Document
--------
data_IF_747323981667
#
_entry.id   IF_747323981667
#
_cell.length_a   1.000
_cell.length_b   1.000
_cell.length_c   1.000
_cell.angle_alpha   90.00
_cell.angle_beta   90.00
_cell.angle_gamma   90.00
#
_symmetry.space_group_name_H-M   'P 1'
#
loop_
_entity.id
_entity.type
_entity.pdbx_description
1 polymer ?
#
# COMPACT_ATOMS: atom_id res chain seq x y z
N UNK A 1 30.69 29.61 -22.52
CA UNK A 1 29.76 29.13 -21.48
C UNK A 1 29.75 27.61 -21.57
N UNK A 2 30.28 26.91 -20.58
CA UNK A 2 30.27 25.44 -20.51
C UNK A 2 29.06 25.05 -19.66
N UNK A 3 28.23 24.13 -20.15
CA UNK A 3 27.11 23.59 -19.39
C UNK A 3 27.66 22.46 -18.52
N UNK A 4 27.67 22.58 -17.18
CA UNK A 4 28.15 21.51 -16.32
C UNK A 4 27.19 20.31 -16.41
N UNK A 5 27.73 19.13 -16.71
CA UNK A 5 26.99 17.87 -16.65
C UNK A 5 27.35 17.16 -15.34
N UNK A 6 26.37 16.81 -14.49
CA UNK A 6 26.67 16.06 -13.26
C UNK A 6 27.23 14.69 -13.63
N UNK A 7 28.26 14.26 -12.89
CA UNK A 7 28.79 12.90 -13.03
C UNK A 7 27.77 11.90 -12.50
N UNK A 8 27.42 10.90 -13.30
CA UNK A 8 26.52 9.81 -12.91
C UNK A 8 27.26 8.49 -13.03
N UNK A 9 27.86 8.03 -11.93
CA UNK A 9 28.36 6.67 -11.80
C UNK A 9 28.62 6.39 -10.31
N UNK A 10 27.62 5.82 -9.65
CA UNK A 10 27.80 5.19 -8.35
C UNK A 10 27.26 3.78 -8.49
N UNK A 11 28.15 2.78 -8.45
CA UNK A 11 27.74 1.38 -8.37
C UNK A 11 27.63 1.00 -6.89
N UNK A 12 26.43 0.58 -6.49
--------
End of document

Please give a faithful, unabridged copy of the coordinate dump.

data_IF_747323981667
#
_entry.id   IF_747323981667
#
_cell.length_a   1.000
_cell.length_b   1.000
_cell.length_c   1.000
_cell.angle_alpha   90.00
_cell.angle_beta   90.00
_cell.angle_gamma   90.00
#
_symmetry.space_group_name_H-M   'P 1'
#
loop_
_entity.id
_entity.type
_entity.pdbx_description
1 polymer ?
#
# COMPACT_ATOMS: atom_id res chain seq x y z
N UNK A 1 30.69 29.61 -22.52
CA UNK A 1 29.76 29.13 -21.48
C UNK A 1 29.75 27.61 -21.57
N UNK A 2 30.28 26.91 -20.58
CA UNK A 2 30.27 25.44 -20.51
C UNK A 2 29.06 25.05 -19.66
N UNK A 3 28.23 24.13 -20.15
CA UNK A 3 27.11 23.59 -19.39
C UNK A 3 27.66 22.46 -18.52
N UNK A 4 27.67 22.58 -17.18
CA UNK A 4 28.15 21.51 -16.32
C UNK A 4 27.19 20.31 -16.41
N UNK A 5 27.73 19.13 -16.71
CA UNK A 5 26.99 17.87 -16.65
C UNK A 5 27.35 17.16 -15.34
N UNK A 6 26.37 16.81 -14.49
CA UNK A 6 26.67 16.06 -13.26
C UNK A 6 27.23 14.69 -13.63
N UNK A 7 28.26 14.26 -12.89
CA UNK A 7 28.79 12.90 -13.03
C UNK A 7 27.77 11.90 -12.50
N UNK A 8 27.42 10.90 -13.30
CA UNK A 8 26.52 9.81 -12.91
C UNK A 8 27.26 8.49 -13.03
N UNK A 9 27.86 8.03 -11.93
CA UNK A 9 28.36 6.67 -11.80
C UNK A 9 28.62 6.39 -10.31
N UNK A 10 27.62 5.82 -9.65
CA UNK A 10 27.80 5.19 -8.35
C UNK A 10 27.26 3.78 -8.49
N UNK A 11 28.15 2.78 -8.45
CA UNK A 11 27.74 1.38 -8.37
C UNK A 11 27.63 1.00 -6.89
N UNK A 12 26.43 0.58 -6.49